You're on FIRE!

Today in class we learned about "Daily Life." We started with vocabulary: I wrote a word or phrase on the board like "to take a shower," I said it and the kids repeated several times, then I asked them what it means. My TA interjected in Vietnamese when necessary to clear up confusion. We spent about an hour doing this. At one point they were doing so well that I exclaimed "you're on fire!!!" then explained to them what the phrase meant, they repeated it, and I used it several more times throughout class (they giggled, smiled, and said "thank you" in response). We spent some time writing about our daily lives, which was interesting because I got to hear about their lives! Most of them wake early, eat noodles for breakfast, come to class, go home, take a rest, help their parents with housework, come back to class, play, go home for dinner, take a shower, and go to sleep. A lot of them like to watch TV, play sports, listen to music and read books. We talked about praying and meditating, going to church, "hanging out" with friends and family (I used "I hang out with my boyfriend" as an example, accompanied by an eyebrow raise, and got some chuckles). I helped them correct their writing, they read aloud, and then I spoke about my daily life in slow sentences and they wrote down what I said, to practice listening comprehsnion and writing in English. After that we worked on a conversation, learning lots of new words like "superb" "mediocre" "awesome" "Portuguese" "pitch" and "faith." It was awesome! The kids were a little more comfortable and confident today, and so was I. I'm getting the hang of it - patience is the most important thing, with myself and with my students (probably moreso with myself!). If I use simple language and speak very slowly and clearly, usually they can understand. I had a great time, and they are so cute, saying "Lowrah" when they need help and pointing to the word, then repeating after me. The motto of every school in Vietnam is "learn well, teach well, and compete." These kids are diligent students, education is very important to them.

Now, all the classes are open air, and it's an open door policy. So students can walk in and out as they please. By midmorning I had about 20 little kids standing in my doorway and hanging on the window frame, just staring at us (me). I would go out there with my camera and pull it up to take pictures of them and they would giggle and scatter. I saw some of my cute little girl friends from yesterday who gave me hugs, and talked with some of the more outspoken little boys - one of whom would say "my name is LOWWWWRAH" and I would chase after him trying to smack his butt while everyone giggled and ran around. My students did great and didn't get distracted by all the crazy little kids making noise and coming in and out of our room. I taught them the word "crazy" to refer to the kids - especially this one chubby little boy whose teacher calls him "map" (pronounced "muhp"- it means fat in Vietnamese!), who came into my classroom several times and sat on a bench pretending to meditate (I think he saw me this morning, he likes to make fun of me).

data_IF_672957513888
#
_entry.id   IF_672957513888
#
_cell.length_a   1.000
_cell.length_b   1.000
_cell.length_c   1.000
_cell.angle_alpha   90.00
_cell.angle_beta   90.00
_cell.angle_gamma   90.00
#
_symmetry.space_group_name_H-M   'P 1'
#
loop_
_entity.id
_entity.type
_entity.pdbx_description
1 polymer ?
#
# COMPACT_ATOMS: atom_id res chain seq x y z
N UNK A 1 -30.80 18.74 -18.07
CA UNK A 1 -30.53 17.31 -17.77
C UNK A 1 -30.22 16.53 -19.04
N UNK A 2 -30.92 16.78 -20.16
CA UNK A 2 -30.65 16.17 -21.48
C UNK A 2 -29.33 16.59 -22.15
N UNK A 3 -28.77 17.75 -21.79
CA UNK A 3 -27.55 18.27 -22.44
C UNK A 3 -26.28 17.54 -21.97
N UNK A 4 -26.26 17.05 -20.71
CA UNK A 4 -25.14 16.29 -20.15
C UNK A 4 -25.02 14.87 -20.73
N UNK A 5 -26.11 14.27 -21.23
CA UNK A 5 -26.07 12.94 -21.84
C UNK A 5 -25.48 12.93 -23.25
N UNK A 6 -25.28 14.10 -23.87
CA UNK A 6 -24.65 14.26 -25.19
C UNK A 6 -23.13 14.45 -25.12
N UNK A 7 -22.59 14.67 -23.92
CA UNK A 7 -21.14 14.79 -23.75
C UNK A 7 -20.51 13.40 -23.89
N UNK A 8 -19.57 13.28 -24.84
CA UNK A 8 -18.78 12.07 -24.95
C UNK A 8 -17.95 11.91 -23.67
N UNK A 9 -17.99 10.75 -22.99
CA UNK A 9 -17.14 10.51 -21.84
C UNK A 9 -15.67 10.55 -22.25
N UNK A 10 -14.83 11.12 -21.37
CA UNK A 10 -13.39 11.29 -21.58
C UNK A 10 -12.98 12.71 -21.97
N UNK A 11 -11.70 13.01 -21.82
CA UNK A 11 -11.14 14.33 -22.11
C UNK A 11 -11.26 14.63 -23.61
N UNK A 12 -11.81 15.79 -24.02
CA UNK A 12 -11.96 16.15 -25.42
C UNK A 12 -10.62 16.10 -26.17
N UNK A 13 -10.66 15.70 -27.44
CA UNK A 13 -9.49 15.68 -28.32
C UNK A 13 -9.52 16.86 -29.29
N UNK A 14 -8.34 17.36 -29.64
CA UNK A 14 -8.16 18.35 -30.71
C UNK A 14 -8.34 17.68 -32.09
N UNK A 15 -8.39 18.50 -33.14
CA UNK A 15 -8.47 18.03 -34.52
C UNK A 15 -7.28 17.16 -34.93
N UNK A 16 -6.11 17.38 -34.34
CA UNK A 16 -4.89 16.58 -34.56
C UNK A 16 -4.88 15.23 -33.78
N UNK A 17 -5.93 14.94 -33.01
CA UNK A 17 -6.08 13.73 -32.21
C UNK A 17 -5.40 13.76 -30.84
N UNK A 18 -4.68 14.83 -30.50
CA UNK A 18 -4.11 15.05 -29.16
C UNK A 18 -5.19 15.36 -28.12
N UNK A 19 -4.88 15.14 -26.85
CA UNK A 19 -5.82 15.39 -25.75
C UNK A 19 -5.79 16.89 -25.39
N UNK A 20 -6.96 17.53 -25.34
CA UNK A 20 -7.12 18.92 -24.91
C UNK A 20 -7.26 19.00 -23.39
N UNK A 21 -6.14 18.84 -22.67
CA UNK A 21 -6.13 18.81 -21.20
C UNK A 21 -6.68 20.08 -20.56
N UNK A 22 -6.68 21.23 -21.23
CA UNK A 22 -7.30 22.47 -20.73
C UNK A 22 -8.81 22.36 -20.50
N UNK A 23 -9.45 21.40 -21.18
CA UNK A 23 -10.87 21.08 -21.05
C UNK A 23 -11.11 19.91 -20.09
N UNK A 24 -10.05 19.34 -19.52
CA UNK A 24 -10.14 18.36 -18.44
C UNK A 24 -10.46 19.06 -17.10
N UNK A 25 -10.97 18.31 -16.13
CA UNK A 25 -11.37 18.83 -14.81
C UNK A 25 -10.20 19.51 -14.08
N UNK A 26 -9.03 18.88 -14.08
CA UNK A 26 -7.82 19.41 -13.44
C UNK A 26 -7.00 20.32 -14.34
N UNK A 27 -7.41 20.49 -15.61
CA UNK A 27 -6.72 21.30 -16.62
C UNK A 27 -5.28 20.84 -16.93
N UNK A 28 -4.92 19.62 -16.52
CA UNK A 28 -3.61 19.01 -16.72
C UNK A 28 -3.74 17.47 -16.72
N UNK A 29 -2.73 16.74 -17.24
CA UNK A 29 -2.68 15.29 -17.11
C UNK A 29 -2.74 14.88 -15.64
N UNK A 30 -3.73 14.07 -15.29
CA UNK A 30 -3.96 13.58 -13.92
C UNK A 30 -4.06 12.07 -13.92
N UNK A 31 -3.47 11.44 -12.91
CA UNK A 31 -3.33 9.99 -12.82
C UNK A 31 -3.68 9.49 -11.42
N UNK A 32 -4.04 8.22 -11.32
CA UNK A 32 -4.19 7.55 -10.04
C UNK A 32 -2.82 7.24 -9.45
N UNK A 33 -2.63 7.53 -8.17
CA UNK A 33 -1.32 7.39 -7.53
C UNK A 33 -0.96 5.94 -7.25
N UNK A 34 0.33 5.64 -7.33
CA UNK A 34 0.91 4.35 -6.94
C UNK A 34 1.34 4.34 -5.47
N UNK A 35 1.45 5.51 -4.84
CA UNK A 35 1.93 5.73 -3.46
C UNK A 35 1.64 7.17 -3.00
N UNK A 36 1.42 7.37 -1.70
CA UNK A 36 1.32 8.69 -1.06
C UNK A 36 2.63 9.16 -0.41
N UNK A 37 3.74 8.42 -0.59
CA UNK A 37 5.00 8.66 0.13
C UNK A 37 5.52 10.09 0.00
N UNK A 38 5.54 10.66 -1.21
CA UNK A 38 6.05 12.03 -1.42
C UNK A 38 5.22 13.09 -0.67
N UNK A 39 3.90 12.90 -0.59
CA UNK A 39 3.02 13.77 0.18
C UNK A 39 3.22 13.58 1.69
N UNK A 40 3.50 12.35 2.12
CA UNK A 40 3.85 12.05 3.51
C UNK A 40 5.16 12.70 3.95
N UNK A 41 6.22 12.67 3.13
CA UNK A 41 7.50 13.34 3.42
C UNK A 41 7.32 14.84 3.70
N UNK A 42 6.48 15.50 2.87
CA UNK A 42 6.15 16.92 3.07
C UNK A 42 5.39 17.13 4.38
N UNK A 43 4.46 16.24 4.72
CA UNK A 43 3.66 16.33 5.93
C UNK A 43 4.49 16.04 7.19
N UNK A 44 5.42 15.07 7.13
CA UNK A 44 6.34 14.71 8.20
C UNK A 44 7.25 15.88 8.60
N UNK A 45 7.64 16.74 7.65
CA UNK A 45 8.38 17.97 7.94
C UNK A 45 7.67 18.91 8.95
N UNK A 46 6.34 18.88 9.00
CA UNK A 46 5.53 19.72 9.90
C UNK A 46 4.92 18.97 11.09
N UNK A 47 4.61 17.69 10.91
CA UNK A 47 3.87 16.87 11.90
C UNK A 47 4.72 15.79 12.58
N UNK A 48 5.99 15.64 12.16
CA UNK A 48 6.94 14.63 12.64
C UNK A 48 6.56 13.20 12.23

In the afternoon I taught the kids the song "Bad Day" - we learned all the words, then sang it several times. We played a little bit of hangman to review the vocabulary we learned this morning and then it was playtime! Again my kids left, but I was immediately swept up by an entourage of little kids. Some of them (my buddy Map) hung out in my class the entire time I was working with my students. They were ATTACHED to me. Holding my hand, my arms, my hair - I could barely move and I was SO SWEATY! They kept saying "Lowrah!!!" and then speaking to me in Vietnamese. Map (Muhp) asked one of the Vietnamese teachers if I have a boyfriend. I danced around with the kids and we had fun learning how to turn and jump. One of the little girls whipped out a perfect split! Check out the video below of us dancing, it's pretty funny! It was an exhausting hour and a half - now I know what it feels like to be famous!! I had to tell one of the other girls to explain to the kids that I had to go to the bathroom so they wouldn't follow me in! We are resting now (my voice is SHOT), then dinner time, then it's MOVIE NIGHT with my new favorite Disney movie (that's right, "The Little Mermaid" no longer reigns supreme in by book) FROZEN. There will be Vietnamese subtitles for the kids - I have heard some of them sing "Let It Go" already so it should be entertaining! Lots of pictures from today, and a video at the bottom (thanks to Quynh!):

The line of classrooms - all the kids ride their bikes to class!
 That's my classroom!
 Some of my little girl friends
 My diligent class - small but mighty!
 Sassypants ("Map") back for more making fun of me

 Remember her from yesterday? She was excited to see me this morning! I gave her a big hug.
 Kids pouring into my classroom while my students were trying to write! This wasn't even the worst of it!
 Can you handle this?
 Or this?
 Or this!?

Around the grounds

 Yeah! The Vietnamese teachers! And Dan from California!
 View down the street (I think you will be seeing many photos of this view!)
The church! This is where all the magic happens!

Here he is again - my Vietnamese boyfriend

They are starting to like posing for the camera!

Here come the grand jetes: 

And pirouettes!




  1. I just love your post today Laura! It looks like it was a great day! The photos of the kids are precious and the video..too cute. Love you!

  2. Amazing!! I love that video!!